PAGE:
“Whoever does not miss the Soviet Union has no heart. Whoever wants it back has no brain.” (Vladimir Putin, 2000.)
Take your eyes off the pothole ridden minor roads of the former DDR and chances are you’ll be looking at something concrete that was built by the Soviets. My introduction to the remains of the Soviet Union came in 2008, with the Beelitz-Heilstätten sanatorium providing an ample opportunity for a day of roaming around the vast, derelict campus, taking photos of the peeling paint and lnely chairs. Although at the time I visited, I understood little of the involvement of the Soviet Union in this complex’s history, my interest has evolved and I’ve learned of the Sanatorium’s footnote as the ultimate destination for the DDR’s president Erich Honecker as his country collapsed into westernisation.
As my travels across Europe have expanded, I often find myself hunting out Soviet remains when planning trips. There’s usually an airbase, bunker, accommodation complex, hospital or barracks when you’re looking at the areas around large Eastern European cities. Delving into the countryside where you might have a 3 hour drive from a city can yield some lesser known locations but it’s very hit and miss.
It’s the difference between the East and the West that is so fascinating. The contrast of capitalism and socialism, the development of the largest state in the world set against a backdrop of the space programme and the Cold War, supported by staggering imagery and intense propaganda convincing the subjects of the state that this was the right way, the only way.
The volume of ruins in former Soviet states such as East Germany and Poland are staggering. Military bases litter the countryside along with various other derelictions. There’s usually a surprise or two along the way, such as people living in the ruins, or playing paintball. or even golf. On one occasion in Germany we ambled down a side road on a base and had to hastily dive into bushes as a 4×4 roared past, assumedly driven by somebody that had taken the initiative to take ownership of the buildings and use them for their own purposes.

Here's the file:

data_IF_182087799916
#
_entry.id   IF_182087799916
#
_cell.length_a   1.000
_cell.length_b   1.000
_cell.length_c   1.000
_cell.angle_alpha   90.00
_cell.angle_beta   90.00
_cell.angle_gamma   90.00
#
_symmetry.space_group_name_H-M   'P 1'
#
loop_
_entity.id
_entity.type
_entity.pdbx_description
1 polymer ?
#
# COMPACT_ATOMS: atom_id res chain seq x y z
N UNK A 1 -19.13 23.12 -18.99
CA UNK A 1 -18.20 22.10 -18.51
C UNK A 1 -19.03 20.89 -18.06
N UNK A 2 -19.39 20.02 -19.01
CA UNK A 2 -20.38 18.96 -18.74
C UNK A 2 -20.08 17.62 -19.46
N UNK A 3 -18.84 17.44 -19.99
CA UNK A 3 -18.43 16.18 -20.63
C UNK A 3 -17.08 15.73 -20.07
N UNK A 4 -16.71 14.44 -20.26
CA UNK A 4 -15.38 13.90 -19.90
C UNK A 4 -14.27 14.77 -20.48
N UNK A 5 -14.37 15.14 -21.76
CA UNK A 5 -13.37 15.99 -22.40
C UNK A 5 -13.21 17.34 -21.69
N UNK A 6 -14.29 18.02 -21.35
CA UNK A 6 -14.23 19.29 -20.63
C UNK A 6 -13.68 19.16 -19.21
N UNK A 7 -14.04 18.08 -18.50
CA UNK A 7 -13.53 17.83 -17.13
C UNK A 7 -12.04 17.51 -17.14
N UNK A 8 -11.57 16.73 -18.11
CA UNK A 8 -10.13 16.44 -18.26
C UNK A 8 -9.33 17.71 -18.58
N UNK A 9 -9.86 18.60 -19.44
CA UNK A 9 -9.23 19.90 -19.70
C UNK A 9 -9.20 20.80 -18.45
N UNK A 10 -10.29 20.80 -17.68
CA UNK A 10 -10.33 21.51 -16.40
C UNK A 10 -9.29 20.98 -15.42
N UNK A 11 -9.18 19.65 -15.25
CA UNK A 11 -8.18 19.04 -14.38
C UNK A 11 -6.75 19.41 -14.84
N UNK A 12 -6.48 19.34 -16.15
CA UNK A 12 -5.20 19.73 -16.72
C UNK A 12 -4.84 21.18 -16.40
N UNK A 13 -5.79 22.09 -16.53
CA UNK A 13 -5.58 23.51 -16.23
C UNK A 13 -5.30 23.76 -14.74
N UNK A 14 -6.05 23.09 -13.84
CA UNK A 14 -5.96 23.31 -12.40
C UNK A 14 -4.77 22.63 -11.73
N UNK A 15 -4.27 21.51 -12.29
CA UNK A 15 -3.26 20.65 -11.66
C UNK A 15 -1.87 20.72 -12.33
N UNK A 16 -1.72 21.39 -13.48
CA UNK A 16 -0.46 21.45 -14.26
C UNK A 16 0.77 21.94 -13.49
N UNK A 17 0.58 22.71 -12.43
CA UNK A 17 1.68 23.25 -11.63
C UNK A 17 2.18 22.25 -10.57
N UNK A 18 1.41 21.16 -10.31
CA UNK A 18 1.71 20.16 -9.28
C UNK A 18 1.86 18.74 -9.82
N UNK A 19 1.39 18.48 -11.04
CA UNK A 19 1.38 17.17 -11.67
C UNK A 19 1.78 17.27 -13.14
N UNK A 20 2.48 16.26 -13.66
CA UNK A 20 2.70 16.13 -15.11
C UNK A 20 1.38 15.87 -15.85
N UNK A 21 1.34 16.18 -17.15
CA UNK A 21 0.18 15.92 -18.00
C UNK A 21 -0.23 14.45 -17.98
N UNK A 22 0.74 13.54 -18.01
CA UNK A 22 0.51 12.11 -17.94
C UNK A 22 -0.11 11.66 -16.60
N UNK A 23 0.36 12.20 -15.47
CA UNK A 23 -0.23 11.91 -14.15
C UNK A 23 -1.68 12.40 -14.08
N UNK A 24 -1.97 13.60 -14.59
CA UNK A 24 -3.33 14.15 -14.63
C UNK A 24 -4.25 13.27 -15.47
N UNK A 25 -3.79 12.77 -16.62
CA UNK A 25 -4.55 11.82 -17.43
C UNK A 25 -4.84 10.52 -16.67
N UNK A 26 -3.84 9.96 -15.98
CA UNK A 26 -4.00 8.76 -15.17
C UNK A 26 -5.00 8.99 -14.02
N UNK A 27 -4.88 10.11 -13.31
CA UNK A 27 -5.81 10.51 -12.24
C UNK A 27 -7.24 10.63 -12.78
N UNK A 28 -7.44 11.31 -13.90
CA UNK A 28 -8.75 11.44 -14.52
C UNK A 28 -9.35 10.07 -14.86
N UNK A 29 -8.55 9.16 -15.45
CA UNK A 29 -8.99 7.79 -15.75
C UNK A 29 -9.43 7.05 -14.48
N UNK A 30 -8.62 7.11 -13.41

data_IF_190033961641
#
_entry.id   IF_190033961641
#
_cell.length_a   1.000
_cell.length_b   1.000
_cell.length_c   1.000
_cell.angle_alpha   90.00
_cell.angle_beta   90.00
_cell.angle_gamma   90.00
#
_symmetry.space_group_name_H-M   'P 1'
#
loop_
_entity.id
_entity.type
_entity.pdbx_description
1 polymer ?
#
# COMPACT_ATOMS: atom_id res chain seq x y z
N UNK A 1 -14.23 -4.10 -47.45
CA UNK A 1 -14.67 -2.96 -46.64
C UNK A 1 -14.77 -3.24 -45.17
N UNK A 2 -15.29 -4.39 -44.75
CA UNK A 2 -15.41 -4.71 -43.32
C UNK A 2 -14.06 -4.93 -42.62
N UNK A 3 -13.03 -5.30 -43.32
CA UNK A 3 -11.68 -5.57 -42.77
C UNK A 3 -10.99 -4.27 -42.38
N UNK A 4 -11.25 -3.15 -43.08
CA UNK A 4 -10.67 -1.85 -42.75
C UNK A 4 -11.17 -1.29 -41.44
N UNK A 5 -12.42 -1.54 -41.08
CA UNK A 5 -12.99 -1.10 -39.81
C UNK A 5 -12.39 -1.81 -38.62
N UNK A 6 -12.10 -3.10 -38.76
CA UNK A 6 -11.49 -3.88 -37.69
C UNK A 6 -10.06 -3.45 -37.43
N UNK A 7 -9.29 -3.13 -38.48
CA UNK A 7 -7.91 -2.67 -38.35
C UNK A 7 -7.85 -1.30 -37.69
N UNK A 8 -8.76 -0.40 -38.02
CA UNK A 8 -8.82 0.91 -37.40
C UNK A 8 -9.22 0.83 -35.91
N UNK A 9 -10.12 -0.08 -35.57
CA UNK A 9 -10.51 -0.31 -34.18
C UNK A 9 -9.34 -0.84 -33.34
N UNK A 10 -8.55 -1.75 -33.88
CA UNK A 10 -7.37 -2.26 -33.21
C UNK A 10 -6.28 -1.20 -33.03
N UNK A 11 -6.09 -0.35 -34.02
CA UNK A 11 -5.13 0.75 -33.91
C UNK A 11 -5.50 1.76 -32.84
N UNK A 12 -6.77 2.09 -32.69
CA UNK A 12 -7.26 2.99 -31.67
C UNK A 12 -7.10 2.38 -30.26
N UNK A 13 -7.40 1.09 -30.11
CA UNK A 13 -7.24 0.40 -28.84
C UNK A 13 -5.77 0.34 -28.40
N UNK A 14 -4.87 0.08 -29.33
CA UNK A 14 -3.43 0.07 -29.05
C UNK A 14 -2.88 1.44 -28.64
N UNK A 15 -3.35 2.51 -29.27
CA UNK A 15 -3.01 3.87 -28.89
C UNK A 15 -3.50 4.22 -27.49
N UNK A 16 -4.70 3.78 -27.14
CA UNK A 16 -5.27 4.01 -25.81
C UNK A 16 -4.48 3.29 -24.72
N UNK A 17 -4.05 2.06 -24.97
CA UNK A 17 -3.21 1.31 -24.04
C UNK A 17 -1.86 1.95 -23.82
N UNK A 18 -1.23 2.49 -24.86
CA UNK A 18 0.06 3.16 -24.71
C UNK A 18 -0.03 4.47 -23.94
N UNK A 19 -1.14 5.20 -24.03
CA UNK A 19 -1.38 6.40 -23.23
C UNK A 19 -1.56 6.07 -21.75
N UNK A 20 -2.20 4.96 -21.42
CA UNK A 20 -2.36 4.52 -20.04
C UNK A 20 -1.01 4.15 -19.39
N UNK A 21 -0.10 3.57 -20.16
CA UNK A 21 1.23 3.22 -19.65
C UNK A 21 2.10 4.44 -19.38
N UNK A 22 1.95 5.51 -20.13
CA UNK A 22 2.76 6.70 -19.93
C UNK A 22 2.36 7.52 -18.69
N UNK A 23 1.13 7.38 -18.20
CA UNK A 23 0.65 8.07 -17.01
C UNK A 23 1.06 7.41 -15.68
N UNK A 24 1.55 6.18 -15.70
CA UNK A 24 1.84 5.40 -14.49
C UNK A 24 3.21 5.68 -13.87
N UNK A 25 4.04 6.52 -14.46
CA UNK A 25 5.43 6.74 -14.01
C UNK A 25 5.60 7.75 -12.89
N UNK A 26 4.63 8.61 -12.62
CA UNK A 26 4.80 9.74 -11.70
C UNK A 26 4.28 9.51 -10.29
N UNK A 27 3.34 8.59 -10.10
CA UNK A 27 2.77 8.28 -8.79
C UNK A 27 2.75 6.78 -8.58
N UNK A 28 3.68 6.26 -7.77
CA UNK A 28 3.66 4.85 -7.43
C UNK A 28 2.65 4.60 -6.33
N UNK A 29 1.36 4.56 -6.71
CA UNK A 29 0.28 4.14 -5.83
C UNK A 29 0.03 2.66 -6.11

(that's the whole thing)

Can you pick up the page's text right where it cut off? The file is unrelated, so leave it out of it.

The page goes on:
These ruins are as much a part of the scenery for the locals as the trees and the forest. Many sites were abandoned hastily when the state collapsed, with the relevant local governments more interested in ushering the directionless soldiers out of their countries than they were in having any ordered and properly compensated for exit strategy. Essentially, they just walked out one day. In some instances the locals knew nothing about the bases except that they existed. As homes to nuclear missiles, the secrecy surrounding these bases was so great that the builders were shipped in from Russia and the missiles shipped in at night along back roads.
Left to decay in the countryside, there’s often the feel of the ubiquitous UK asylums of the late noughties. the creaking floorboards and peeling paint of the institutions are replaced by concrete endlessness. Repetitive, identical rooms are synonymous with the uniformity of the state that presided over these units. As such, bases often feel the same as the last, the only identity and difference being in the statues, memorials and geography of each individual site.
These happy Russians
The odd bit of literature was left behind too, smiling Soviets in their state provided homes, apparently enjoying the poverty the state washed over everybody. I guess nothing else was shared? The key to enjoying these sites is to detach from the identities you assume for these spaces and to see them for what they are now. Giant, open spaces ready for a new identity to be sculpted for them. Some are being turned into apartments, others are being torn down, leaving vast plateaus in the middle of anonymous forests. In 100 years time these will be concrete shells with a less relevant and contextualised history, valued for something else, whatever they’ve become.
Many airfields had hardened shelters built for the planes – these are obsolete except for those taken over as barns and server rooms. The space around them can be used to grow cabbages. Maybe in years to come the identity of these as aircraft shelters will be forgotten, young Germans and Poles incredulous at the idea of Russians occupying their countries and using their land for military purposes.
Empires fade and collapse – they’re not forgotten completely though. The Roman Empire still has remains to this day, largely due to the lack of ability of anybody to pull down structures such as the Collosseum before they became romanticised. Preservation eventually becomes more of a priority and and the maintenance of a history becomes somebody’s job. In the meantime, the memory of Soviet occupied EU States is only really going to last as long as it’s survivors. Maybe that’s what they want?